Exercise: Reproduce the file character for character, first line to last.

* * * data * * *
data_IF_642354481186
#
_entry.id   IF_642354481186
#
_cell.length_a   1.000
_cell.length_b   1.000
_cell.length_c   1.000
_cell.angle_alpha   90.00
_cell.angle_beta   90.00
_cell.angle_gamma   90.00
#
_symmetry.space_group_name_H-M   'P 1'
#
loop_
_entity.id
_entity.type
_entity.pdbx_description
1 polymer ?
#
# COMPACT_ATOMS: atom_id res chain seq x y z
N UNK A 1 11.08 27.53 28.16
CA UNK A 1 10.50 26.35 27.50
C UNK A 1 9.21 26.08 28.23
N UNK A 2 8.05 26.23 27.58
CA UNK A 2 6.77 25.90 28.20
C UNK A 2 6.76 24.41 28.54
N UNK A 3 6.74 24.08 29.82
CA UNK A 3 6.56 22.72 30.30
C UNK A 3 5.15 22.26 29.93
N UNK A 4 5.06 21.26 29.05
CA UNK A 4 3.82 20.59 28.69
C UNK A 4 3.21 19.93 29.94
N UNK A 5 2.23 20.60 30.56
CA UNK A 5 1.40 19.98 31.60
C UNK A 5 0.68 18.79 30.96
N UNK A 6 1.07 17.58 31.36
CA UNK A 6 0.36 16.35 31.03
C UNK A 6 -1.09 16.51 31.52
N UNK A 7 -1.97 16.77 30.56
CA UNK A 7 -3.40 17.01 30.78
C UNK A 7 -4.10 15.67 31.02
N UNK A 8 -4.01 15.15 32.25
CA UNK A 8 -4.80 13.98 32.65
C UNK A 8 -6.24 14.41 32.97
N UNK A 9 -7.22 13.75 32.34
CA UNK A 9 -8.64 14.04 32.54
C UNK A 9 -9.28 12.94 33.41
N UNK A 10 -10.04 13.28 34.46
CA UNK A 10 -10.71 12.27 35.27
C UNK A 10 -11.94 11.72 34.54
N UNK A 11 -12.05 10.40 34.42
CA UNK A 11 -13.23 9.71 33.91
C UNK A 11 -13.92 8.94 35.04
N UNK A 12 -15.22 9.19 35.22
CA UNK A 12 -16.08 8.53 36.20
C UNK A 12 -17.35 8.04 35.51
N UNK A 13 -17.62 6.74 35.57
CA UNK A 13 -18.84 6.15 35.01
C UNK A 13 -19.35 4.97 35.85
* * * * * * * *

data_IF_642354481186
#
_entry.id   IF_642354481186
#
_cell.length_a   1.000
_cell.length_b   1.000
_cell.length_c   1.000
_cell.angle_alpha   90.00
_cell.angle_beta   90.00
_cell.angle_gamma   90.00
#
_symmetry.space_group_name_H-M   'P 1'
#
loop_
_entity.id
_entity.type
_entity.pdbx_description
1 polymer ?
#
# COMPACT_ATOMS: atom_id res chain seq x y z
N UNK A 1 11.08 27.53 28.16
CA UNK A 1 10.50 26.35 27.50
C UNK A 1 9.21 26.08 28.23
N UNK A 2 8.05 26.23 27.58
CA UNK A 2 6.77 25.90 28.20
C UNK A 2 6.76 24.41 28.54
N UNK A 3 6.74 24.08 29.82
CA UNK A 3 6.56 22.72 30.30
C UNK A 3 5.15 22.26 29.93
N UNK A 4 5.06 21.26 29.05
CA UNK A 4 3.82 20.59 28.69
C UNK A 4 3.21 19.93 29.94
N UNK A 5 2.23 20.60 30.56
CA UNK A 5 1.40 19.98 31.60
C UNK A 5 0.68 18.79 30.96
N UNK A 6 1.07 17.58 31.36
CA UNK A 6 0.36 16.35 31.03
C UNK A 6 -1.09 16.51 31.52
N UNK A 7 -1.97 16.77 30.56
CA UNK A 7 -3.40 17.01 30.78
C UNK A 7 -4.10 15.67 31.02
N UNK A 8 -4.01 15.15 32.25
CA UNK A 8 -4.80 13.98 32.65
C UNK A 8 -6.24 14.41 32.97
N UNK A 9 -7.22 13.75 32.34
CA UNK A 9 -8.64 14.04 32.54
C UNK A 9 -9.28 12.94 33.41
N UNK A 10 -10.04 13.28 34.46
CA UNK A 10 -10.71 12.27 35.27
C UNK A 10 -11.94 11.72 34.54
N UNK A 11 -12.05 10.40 34.42
CA UNK A 11 -13.23 9.71 33.91
C UNK A 11 -13.92 8.94 35.04
N UNK A 12 -15.22 9.19 35.22
CA UNK A 12 -16.08 8.53 36.20
C UNK A 12 -17.35 8.04 35.51
N UNK A 13 -17.62 6.74 35.57
CA UNK A 13 -18.84 6.15 35.01
C UNK A 13 -19.35 4.97 35.85